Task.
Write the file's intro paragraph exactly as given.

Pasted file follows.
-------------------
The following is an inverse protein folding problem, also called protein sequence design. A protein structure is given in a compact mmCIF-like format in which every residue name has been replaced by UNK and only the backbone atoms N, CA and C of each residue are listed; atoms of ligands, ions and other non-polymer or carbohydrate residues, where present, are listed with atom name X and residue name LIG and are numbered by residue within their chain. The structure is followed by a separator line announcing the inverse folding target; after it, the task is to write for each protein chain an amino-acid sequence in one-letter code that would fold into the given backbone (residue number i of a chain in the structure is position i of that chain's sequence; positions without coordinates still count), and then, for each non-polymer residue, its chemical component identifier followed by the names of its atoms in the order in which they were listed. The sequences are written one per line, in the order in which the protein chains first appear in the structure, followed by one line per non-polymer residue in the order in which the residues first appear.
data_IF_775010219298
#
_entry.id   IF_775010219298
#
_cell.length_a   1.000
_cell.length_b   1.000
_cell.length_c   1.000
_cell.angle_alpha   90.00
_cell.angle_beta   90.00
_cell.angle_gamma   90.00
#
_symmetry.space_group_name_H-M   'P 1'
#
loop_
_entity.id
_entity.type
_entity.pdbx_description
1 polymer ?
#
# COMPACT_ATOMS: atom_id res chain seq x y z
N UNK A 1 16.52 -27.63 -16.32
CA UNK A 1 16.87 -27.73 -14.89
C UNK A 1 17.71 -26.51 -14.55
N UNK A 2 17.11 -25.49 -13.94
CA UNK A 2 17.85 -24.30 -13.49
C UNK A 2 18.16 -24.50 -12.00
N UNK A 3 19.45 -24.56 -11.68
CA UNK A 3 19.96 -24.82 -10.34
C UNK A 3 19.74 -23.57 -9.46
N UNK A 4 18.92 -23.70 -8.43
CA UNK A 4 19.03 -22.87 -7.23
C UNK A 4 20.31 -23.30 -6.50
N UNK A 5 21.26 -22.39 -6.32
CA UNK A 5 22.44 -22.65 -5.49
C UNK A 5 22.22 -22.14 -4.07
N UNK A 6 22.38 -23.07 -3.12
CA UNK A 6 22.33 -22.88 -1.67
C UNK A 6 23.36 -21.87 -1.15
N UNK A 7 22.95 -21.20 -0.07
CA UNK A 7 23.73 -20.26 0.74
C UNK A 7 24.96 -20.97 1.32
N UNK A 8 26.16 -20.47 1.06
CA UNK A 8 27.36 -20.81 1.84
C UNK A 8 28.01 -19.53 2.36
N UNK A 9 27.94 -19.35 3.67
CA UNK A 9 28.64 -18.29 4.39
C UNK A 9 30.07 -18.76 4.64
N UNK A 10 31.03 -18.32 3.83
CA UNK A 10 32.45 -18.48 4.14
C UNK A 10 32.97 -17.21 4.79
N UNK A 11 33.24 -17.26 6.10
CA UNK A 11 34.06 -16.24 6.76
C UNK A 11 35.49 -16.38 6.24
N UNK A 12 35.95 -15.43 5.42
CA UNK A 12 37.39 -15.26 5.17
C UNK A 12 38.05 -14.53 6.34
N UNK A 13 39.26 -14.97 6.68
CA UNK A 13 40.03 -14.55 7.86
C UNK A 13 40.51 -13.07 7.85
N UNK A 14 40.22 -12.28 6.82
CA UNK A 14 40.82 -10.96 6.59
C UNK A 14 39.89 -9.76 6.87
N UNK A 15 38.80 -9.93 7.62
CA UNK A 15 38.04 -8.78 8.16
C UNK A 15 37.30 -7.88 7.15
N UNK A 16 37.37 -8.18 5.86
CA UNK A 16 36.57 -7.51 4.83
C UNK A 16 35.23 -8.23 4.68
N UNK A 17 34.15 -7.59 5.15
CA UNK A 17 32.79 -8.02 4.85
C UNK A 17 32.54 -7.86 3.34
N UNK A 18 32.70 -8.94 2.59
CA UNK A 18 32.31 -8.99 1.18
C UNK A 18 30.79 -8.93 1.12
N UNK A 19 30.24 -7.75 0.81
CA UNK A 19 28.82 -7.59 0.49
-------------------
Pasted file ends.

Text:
The following is an inverse protein folding problem, also called protein sequence design. A protein structure is given in a compact mmCIF-like format in which every residue name has been replaced by UNK and only the backbone atoms N, CA and C of each residue are listed; atoms of ligands, ions and other non-polymer or carbohydrate residues, where present, are listed with atom name X and residue name LIG and are numbered by residue within their chain. The structure is followed by a separator line announcing the inverse folding target; after it, the task is to write for each protein chain an amino-acid sequence in one-letter code that would fold into the given backbone (residue number i of a chain in the structure is position i of that chain's sequence; positions without coordinates still count), and then, for each non-polymer residue, its chemical component identifier followed by the names of its atoms in the order in which they were listed. The sequences are written one per line, in the order in which the protein chains first appear in the structure, followed by one line per non-polymer residue in the order in which the residues first appear.